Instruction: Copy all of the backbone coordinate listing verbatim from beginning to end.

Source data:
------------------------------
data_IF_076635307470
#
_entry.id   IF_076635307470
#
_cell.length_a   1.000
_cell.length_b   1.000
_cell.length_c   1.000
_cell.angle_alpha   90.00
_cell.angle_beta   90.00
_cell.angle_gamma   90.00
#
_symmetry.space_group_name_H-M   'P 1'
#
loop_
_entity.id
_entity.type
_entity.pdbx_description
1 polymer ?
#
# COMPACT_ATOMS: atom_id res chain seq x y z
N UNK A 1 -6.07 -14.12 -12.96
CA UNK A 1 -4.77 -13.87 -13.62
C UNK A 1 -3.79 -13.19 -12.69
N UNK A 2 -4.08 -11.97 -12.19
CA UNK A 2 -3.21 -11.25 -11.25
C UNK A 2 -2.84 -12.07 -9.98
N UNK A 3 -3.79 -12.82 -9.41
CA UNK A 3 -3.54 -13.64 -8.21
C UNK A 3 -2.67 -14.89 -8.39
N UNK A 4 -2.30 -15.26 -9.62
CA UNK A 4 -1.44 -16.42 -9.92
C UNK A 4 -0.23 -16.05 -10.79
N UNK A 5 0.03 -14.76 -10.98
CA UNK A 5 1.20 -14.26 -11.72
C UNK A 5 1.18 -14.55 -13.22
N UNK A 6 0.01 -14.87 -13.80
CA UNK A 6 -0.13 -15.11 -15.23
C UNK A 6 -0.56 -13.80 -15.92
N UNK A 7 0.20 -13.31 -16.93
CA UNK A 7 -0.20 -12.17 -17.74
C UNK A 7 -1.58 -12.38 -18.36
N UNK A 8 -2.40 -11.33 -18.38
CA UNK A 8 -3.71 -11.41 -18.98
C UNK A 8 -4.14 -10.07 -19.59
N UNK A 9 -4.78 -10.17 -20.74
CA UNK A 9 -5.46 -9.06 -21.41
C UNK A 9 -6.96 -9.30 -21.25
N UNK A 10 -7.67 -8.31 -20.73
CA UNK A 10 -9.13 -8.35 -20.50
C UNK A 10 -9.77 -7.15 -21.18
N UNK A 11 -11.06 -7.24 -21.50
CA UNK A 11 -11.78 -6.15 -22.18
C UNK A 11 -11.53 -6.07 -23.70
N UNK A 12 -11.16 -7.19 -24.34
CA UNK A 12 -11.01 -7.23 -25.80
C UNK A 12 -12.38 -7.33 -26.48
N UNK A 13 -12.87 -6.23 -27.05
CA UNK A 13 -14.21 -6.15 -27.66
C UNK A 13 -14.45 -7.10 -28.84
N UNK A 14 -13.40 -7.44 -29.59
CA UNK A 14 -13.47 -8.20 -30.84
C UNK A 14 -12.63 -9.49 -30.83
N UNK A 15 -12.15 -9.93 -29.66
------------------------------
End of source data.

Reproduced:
data_IF_076635307470
#
_entry.id   IF_076635307470
#
_cell.length_a   1.000
_cell.length_b   1.000
_cell.length_c   1.000
_cell.angle_alpha   90.00
_cell.angle_beta   90.00
_cell.angle_gamma   90.00
#
_symmetry.space_group_name_H-M   'P 1'
#
loop_
_entity.id
_entity.type
_entity.pdbx_description
1 polymer ?
#
# COMPACT_ATOMS: atom_id res chain seq x y z
N UNK A 1 -6.07 -14.12 -12.96
CA UNK A 1 -4.77 -13.87 -13.62
C UNK A 1 -3.79 -13.19 -12.69
N UNK A 2 -4.08 -11.97 -12.19
CA UNK A 2 -3.21 -11.25 -11.25
C UNK A 2 -2.84 -12.07 -9.98
N UNK A 3 -3.79 -12.82 -9.41
CA UNK A 3 -3.54 -13.64 -8.21
C UNK A 3 -2.67 -14.89 -8.39
N UNK A 4 -2.30 -15.26 -9.62
CA UNK A 4 -1.44 -16.42 -9.92
C UNK A 4 -0.23 -16.05 -10.79
N UNK A 5 0.03 -14.76 -10.98
CA UNK A 5 1.20 -14.26 -11.72
C UNK A 5 1.18 -14.55 -13.22
N UNK A 6 0.01 -14.87 -13.80
CA UNK A 6 -0.13 -15.11 -15.23
C UNK A 6 -0.56 -13.80 -15.92
N UNK A 7 0.20 -13.31 -16.93
CA UNK A 7 -0.20 -12.17 -17.74
C UNK A 7 -1.58 -12.38 -18.36
N UNK A 8 -2.40 -11.33 -18.38
CA UNK A 8 -3.71 -11.41 -18.98
C UNK A 8 -4.14 -10.07 -19.59
N UNK A 9 -4.78 -10.17 -20.74
CA UNK A 9 -5.46 -9.06 -21.41
C UNK A 9 -6.96 -9.30 -21.25
N UNK A 10 -7.67 -8.31 -20.73
CA UNK A 10 -9.13 -8.35 -20.50
C UNK A 10 -9.77 -7.15 -21.18
N UNK A 11 -11.06 -7.24 -21.50
CA UNK A 11 -11.78 -6.15 -22.18
C UNK A 11 -11.53 -6.07 -23.70
N UNK A 12 -11.16 -7.19 -24.34
CA UNK A 12 -11.01 -7.23 -25.80
C UNK A 12 -12.38 -7.33 -26.48
N UNK A 13 -12.87 -6.23 -27.05
CA UNK A 13 -14.21 -6.15 -27.66
C UNK A 13 -14.45 -7.10 -28.84
N UNK A 14 -13.40 -7.44 -29.59
CA UNK A 14 -13.47 -8.20 -30.84
C UNK A 14 -12.63 -9.49 -30.83
N UNK A 15 -12.15 -9.93 -29.66